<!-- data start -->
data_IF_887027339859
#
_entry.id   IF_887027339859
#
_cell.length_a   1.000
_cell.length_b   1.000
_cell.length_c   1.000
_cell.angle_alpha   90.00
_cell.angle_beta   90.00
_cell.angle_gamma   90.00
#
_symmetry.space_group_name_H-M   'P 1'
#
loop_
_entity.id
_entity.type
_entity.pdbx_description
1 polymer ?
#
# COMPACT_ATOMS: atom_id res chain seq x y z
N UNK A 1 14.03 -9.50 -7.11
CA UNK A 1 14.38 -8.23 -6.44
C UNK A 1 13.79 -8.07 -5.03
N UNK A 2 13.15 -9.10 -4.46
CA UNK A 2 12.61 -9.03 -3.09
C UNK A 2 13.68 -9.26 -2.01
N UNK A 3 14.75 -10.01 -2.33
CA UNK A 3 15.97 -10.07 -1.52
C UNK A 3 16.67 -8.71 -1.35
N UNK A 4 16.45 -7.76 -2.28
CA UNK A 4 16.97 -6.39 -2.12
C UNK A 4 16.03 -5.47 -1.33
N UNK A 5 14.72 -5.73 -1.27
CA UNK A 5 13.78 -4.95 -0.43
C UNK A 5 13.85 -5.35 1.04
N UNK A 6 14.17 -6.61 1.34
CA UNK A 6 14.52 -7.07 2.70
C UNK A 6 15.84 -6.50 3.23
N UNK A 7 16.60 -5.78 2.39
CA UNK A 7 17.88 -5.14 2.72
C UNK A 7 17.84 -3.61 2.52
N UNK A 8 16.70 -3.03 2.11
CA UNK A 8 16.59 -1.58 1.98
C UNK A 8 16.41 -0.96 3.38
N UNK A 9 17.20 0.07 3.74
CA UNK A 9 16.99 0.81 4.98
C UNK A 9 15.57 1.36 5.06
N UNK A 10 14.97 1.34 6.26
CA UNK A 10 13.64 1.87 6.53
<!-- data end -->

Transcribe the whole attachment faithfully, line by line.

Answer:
data_IF_887027339859
#
_entry.id   IF_887027339859
#
_cell.length_a   1.000
_cell.length_b   1.000
_cell.length_c   1.000
_cell.angle_alpha   90.00
_cell.angle_beta   90.00
_cell.angle_gamma   90.00
#
_symmetry.space_group_name_H-M   'P 1'
#
loop_
_entity.id
_entity.type
_entity.pdbx_description
1 polymer ?
#
# COMPACT_ATOMS: atom_id res chain seq x y z
N UNK A 1 14.03 -9.50 -7.11
CA UNK A 1 14.38 -8.23 -6.44
C UNK A 1 13.79 -8.07 -5.03
N UNK A 2 13.15 -9.10 -4.46
CA UNK A 2 12.61 -9.03 -3.09
C UNK A 2 13.68 -9.26 -2.01
N UNK A 3 14.75 -10.01 -2.33
CA UNK A 3 15.97 -10.07 -1.52
C UNK A 3 16.67 -8.71 -1.35
N UNK A 4 16.45 -7.76 -2.28
CA UNK A 4 16.97 -6.39 -2.12
C UNK A 4 16.03 -5.47 -1.33
N UNK A 5 14.72 -5.73 -1.27
CA UNK A 5 13.78 -4.95 -0.43
C UNK A 5 13.85 -5.35 1.04
N UNK A 6 14.17 -6.61 1.34
CA UNK A 6 14.52 -7.07 2.70
C UNK A 6 15.84 -6.50 3.23
N UNK A 7 16.60 -5.78 2.39
CA UNK A 7 17.88 -5.14 2.72
C UNK A 7 17.84 -3.61 2.52
N UNK A 8 16.70 -3.03 2.11
CA UNK A 8 16.59 -1.58 1.98
C UNK A 8 16.41 -0.96 3.38
N UNK A 9 17.20 0.07 3.74
CA UNK A 9 16.99 0.81 4.98
C UNK A 9 15.57 1.36 5.06
N UNK A 10 14.97 1.34 6.26
CA UNK A 10 13.64 1.87 6.53